Breaking up Eskom’s monopoly in South Africa’s power market is not the answer to signing the outstanding PPAs under the country’s renewable energy procurement programme, a representative from the Department of Energy (DOE) has said.
At the annual Africa Energy Forum 2017, Jacob Mbele, acting deputy director general of Energy Programmes and Projects, addressed the issue of the country’s monopoly utility refusing to sign the 37 outstanding renewable energy PPAs won under the round 4.5 of the Renewable Energy Independent Power Producer Procurement Programme (REIPPPP), maintaining that Eskom is not the problem, but the issue is ultimately one of supply and demand.
It was suggested during the panel discussion that the country’s power market may be in need of restructuring; given the utility had failed to respond to litigation threats from the country’s renewable energy council (SAREC), a call to action by president Jacob Zuma, and an April deadline imposed by former energy minister Tina Joemat-Pettersson.
Eskom is the only state-owned electricity administrator in the country, and also controls around 80% of the power supply on the continent.
“Splitting up Eskom’s monopoly is not going to address the fact that you buy power according to supply and demand, said Mbele. “Splitting up Eskom will not take away that demand. It operates the way it does because of historical reasons. A lot of developers are looking into other options – such as selling directly to customers, principalities etc. But at the end of the day we are chasing the same demand. The more you steal away the demand, the less demand is on the Eskom side. So we need to find a resolution. I believe that splitting up Eskom is not dealing with the problem because the problem is over supply.”
Eskom told PV Tech back in August last year that the delay at that time on signing the 37 remaining PPAs was because of overcapacity fears. The programme so far has supplied an additional 1,084MW to South Africa’s grid through almost 100 renewable energy projects. However, Eskom may have reached its limit for new clean energy capacity.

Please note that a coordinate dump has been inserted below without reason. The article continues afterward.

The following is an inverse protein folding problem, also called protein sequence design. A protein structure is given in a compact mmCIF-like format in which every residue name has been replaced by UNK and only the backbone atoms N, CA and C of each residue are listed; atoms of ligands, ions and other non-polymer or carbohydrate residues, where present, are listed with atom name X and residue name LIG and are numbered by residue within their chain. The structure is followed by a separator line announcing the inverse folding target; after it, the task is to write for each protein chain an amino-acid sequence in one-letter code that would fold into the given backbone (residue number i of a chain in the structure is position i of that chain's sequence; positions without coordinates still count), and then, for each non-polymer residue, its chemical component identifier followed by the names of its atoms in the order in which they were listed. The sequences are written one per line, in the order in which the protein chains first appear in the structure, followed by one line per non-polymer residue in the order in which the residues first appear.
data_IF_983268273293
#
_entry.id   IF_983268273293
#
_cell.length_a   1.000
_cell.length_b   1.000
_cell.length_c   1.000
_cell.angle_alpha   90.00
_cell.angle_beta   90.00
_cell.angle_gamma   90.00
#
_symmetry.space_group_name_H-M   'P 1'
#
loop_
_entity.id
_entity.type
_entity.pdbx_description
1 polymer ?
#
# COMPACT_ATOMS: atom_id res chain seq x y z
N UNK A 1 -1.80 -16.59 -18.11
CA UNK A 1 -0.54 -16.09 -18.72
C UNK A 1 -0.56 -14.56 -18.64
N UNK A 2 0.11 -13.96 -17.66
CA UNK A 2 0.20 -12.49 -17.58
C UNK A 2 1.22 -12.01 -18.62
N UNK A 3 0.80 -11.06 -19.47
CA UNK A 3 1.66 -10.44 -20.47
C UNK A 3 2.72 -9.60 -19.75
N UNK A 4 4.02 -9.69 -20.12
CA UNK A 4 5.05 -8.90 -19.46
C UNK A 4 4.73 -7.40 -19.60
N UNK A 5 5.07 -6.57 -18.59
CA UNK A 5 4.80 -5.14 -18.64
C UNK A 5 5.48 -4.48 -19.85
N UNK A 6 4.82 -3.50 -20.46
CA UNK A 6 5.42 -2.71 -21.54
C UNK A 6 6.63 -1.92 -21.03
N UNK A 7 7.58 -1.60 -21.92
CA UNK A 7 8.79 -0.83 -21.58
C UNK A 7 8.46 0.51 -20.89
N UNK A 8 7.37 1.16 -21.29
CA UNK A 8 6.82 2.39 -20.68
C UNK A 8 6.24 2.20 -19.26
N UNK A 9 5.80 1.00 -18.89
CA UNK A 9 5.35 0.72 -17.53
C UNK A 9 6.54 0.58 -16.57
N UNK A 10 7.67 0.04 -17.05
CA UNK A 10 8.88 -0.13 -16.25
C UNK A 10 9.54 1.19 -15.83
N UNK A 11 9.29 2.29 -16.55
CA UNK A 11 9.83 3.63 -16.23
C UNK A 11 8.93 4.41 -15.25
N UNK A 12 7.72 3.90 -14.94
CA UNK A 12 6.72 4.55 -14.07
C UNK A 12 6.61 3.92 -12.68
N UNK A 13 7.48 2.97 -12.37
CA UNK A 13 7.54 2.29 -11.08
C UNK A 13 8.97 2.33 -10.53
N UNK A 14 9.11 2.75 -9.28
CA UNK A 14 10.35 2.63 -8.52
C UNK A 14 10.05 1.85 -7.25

“We need to understand the drivers behind procurement for new generation,” said Mbele. “From a generation point of view, demand hasn’t been a driver since 2011. The reality is that we are in a different space now.”
South Africa’s deputy minister of energy Thembisile Majola said that despite the standstill, the country will not abandon the programme.
“The IPP programme will continue to be a part of the energy delivery model and it is integrated in the government’s central plan. The IPP programme is one that other countries want to learn from our experience and also ensure that they don’t make the same mistakes we did as we were pioneering in this regard, but we believe that there are things that can be improved.”
When the programme first launched, it was hailed as a huge success; with its ability to raise capital at a reasonable rate. This rate has also come down over the various bidding rounds. However, according to Kamran Khan, CEO of global infrastructure investment firm Emerging Infrastructure Partners, the issues with REIPPPP are inevitable – regardless of Eskom’s input – due to South Africa being in a transitional period:
“Is it down to Eskom to fix the sector? Is Eskom the reason why the sector is not fixed?” he asked. “The challenges with the procurement programme; […] the challenges from the inside are significant as country transitions; job loss, investor concerns, challenges how to expand it and think of right energy mix… Investors are looking for more certainty on procurement and more clarity from government.”
“Everyone was very excited about the REIPPP programme [because] the way the PPA was set up there wasn't an explicit government guarantee, but everyone knew very well the government stood behind Eskom,” Wildu du Plessis, Head of Africa for Baker McKenzie’s Johannesburg office, told PV Tech.
“I think sadly the resolution is dependent on a sorting out of the political issues on South Africa at the moment. With the level of political uncertainty that you have, I think it is very difficult to see how these PPAs will be unlocked. The thing that is positive about that is that if come the end of the year when the ANC has got its annual meeting, if the PPAs get unlocked there, it will be relatively quick to get things going again.”
“The standstill definitely has a large effect just in the sense that it creates uncertainty; you can deal with anything as long as you've got certainty. So the issue is the uncertainty around it which of course has knock on effects; it does make it difficult if you're not sure how your state-owned utility is going to participate.”